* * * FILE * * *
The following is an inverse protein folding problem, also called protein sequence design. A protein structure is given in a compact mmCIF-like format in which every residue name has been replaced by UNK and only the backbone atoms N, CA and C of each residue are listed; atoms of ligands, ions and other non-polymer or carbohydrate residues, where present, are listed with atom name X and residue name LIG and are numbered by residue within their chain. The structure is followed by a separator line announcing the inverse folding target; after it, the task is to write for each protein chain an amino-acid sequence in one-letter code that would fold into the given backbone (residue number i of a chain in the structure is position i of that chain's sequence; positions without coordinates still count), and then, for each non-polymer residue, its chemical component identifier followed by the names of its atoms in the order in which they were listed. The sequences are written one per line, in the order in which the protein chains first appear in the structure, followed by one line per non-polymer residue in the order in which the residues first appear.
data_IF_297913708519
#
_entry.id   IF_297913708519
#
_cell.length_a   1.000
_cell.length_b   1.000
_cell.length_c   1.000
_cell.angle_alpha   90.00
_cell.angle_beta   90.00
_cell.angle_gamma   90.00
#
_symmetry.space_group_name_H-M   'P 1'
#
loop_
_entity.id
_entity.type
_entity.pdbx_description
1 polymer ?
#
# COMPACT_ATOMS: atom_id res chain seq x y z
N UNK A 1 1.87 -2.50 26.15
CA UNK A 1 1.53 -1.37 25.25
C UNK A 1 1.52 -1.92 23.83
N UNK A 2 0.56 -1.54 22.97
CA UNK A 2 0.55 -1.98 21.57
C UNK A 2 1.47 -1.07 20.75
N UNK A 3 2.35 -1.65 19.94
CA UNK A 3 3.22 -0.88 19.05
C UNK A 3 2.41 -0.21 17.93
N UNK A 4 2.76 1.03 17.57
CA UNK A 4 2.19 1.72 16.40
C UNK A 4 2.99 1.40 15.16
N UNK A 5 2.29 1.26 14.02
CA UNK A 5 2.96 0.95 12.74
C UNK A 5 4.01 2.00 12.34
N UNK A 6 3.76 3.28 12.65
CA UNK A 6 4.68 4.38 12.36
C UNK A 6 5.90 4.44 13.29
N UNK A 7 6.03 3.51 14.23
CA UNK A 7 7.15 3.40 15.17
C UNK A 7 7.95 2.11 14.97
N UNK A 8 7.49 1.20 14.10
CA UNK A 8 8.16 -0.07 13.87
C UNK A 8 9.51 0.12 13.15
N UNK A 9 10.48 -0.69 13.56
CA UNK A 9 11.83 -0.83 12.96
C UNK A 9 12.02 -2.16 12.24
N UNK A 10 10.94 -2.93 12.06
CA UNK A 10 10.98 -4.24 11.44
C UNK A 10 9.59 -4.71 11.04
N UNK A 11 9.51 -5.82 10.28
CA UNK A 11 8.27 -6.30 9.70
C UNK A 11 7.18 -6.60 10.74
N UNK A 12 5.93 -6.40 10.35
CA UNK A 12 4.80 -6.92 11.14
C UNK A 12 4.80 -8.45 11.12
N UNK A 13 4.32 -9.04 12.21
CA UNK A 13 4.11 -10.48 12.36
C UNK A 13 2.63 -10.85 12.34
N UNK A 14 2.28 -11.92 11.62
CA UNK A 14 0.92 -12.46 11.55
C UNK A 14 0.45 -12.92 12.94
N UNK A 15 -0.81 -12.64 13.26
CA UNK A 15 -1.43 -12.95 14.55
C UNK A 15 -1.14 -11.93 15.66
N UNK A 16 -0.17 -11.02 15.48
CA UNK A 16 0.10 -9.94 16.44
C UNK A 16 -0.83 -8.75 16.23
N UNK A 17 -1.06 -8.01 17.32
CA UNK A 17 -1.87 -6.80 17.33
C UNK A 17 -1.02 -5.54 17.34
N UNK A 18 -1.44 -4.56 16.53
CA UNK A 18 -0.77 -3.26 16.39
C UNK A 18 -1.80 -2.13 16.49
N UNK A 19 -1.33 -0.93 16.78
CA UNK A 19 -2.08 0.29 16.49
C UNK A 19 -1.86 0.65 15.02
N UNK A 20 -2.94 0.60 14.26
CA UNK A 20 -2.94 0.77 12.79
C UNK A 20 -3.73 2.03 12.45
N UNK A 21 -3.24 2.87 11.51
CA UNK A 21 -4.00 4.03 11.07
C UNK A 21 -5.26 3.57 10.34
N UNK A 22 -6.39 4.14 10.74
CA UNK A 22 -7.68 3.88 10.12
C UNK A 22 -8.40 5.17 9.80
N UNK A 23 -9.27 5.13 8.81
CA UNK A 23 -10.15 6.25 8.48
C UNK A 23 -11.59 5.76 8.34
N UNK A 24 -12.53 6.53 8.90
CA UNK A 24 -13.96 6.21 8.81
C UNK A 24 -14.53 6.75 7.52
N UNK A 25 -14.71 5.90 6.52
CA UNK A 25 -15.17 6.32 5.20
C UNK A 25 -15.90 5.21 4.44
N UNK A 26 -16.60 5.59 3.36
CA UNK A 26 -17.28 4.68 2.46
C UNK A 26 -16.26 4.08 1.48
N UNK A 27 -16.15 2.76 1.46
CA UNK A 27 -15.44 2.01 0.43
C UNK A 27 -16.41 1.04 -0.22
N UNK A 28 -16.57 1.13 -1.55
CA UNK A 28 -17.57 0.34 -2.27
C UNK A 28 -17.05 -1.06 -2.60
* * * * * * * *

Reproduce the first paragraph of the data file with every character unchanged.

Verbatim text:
The following is an inverse protein folding problem, also called protein sequence design. A protein structure is given in a compact mmCIF-like format in which every residue name has been replaced by UNK and only the backbone atoms N, CA and C of each residue are listed; atoms of ligands, ions and other non-polymer or carbohydrate residues, where present, are listed with atom name X and residue name LIG and are numbered by residue within their chain. The structure is followed by a separator line announcing the inverse folding target; after it, the task is to write for each protein chain an amino-acid sequence in one-letter code that would fold into the given backbone (residue number i of a chain in the structure is position i of that chain's sequence; positions without coordinates still count), and then, for each non-polymer residue, its chemical component identifier followed by the names of its atoms in the order in which they were listed. The sequences are written one per line, in the order in which the protein chains first appear in the structure, followed by one line per non-polymer residue in the order in which the residues first appear.